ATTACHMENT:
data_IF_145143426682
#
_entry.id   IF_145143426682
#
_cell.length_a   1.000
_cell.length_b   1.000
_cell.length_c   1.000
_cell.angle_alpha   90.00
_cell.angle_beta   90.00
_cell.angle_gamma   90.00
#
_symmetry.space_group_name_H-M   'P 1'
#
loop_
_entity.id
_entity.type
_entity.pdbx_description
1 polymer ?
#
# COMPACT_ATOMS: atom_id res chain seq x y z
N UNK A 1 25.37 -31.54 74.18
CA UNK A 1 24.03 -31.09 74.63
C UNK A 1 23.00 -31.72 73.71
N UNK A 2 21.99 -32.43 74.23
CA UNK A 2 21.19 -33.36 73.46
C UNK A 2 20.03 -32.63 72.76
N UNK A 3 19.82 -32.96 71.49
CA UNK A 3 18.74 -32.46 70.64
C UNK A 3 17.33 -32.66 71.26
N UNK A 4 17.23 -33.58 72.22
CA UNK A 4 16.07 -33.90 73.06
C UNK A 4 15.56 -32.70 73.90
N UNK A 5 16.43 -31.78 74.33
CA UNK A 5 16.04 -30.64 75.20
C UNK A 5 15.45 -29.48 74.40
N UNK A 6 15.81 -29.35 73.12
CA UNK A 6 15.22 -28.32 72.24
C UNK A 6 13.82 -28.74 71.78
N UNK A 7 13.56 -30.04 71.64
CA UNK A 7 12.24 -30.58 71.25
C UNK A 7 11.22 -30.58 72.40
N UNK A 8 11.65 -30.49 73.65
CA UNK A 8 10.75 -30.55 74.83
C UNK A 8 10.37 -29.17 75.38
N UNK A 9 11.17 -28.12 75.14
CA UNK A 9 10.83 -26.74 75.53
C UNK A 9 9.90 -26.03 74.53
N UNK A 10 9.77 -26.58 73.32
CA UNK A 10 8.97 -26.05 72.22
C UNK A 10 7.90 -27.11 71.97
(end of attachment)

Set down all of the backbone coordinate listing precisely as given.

data_IF_145143426682
#
_entry.id   IF_145143426682
#
_cell.length_a   1.000
_cell.length_b   1.000
_cell.length_c   1.000
_cell.angle_alpha   90.00
_cell.angle_beta   90.00
_cell.angle_gamma   90.00
#
_symmetry.space_group_name_H-M   'P 1'
#
loop_
_entity.id
_entity.type
_entity.pdbx_description
1 polymer ?
#
# COMPACT_ATOMS: atom_id res chain seq x y z
N UNK A 1 25.37 -31.54 74.18
CA UNK A 1 24.03 -31.09 74.63
C UNK A 1 23.00 -31.72 73.71
N UNK A 2 21.99 -32.43 74.23
CA UNK A 2 21.19 -33.36 73.46
C UNK A 2 20.03 -32.63 72.76
N UNK A 3 19.82 -32.96 71.49
CA UNK A 3 18.74 -32.46 70.64
C UNK A 3 17.33 -32.66 71.26
N UNK A 4 17.23 -33.58 72.22
CA UNK A 4 16.07 -33.90 73.06
C UNK A 4 15.56 -32.70 73.90
N UNK A 5 16.43 -31.78 74.33
CA UNK A 5 16.04 -30.64 75.20
C UNK A 5 15.45 -29.48 74.40
N UNK A 6 15.81 -29.35 73.12
CA UNK A 6 15.22 -28.32 72.24
C UNK A 6 13.82 -28.74 71.78
N UNK A 7 13.56 -30.04 71.64
CA UNK A 7 12.24 -30.58 71.25
C UNK A 7 11.22 -30.58 72.40
N UNK A 8 11.65 -30.49 73.65
CA UNK A 8 10.75 -30.55 74.83
C UNK A 8 10.37 -29.17 75.38
N UNK A 9 11.17 -28.12 75.14
CA UNK A 9 10.83 -26.74 75.53
C UNK A 9 9.90 -26.03 74.53
N UNK A 10 9.77 -26.58 73.32
CA UNK A 10 8.97 -26.05 72.22
C UNK A 10 7.90 -27.11 71.97